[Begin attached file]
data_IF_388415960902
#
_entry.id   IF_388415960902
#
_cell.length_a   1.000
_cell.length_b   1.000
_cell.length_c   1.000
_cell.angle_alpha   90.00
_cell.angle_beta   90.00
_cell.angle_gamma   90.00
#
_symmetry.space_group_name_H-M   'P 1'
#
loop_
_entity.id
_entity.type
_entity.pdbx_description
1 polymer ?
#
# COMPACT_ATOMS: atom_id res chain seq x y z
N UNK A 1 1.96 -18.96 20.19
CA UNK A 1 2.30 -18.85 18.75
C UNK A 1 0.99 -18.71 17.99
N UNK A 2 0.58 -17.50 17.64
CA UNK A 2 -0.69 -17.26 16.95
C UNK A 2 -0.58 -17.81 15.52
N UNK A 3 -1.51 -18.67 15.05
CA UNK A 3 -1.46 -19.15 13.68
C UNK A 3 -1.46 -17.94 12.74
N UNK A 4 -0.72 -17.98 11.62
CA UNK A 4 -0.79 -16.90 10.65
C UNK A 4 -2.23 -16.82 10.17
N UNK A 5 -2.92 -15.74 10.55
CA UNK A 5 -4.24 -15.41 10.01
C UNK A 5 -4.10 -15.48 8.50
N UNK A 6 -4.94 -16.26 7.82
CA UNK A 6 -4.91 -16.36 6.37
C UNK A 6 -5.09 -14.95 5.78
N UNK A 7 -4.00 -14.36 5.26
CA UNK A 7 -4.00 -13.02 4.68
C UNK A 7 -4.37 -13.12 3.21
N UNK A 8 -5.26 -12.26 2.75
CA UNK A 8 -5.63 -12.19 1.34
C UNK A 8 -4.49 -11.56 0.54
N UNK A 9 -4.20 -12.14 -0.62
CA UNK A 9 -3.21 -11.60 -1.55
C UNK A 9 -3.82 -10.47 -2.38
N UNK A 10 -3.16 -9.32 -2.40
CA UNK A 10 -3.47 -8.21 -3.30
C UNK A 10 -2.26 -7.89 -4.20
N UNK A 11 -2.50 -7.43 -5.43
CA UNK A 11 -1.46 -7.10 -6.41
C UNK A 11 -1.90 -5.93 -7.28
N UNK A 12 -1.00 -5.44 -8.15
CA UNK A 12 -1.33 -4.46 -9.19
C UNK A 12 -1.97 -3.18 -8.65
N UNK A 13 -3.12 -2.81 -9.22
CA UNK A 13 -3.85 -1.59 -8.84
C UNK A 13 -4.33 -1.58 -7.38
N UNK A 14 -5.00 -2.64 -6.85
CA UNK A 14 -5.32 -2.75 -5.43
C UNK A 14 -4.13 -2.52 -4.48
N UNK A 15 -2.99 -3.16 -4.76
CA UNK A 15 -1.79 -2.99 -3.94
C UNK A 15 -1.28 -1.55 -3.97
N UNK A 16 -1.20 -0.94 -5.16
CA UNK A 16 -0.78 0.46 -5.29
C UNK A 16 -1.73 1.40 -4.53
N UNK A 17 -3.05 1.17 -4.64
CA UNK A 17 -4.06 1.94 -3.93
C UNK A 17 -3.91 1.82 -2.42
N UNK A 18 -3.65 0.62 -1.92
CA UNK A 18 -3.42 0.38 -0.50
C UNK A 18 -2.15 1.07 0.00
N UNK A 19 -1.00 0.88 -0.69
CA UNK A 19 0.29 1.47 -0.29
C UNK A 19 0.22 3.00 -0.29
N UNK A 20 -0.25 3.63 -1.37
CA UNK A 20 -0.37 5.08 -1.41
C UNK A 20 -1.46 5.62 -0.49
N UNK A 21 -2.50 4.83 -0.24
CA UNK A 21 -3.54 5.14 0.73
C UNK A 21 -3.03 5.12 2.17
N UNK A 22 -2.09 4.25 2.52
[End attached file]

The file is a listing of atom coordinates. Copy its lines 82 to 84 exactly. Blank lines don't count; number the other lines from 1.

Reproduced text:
CA UNK A 21 -3.54 5.14 0.73
C UNK A 21 -3.03 5.12 2.17
N UNK A 22 -2.09 4.25 2.52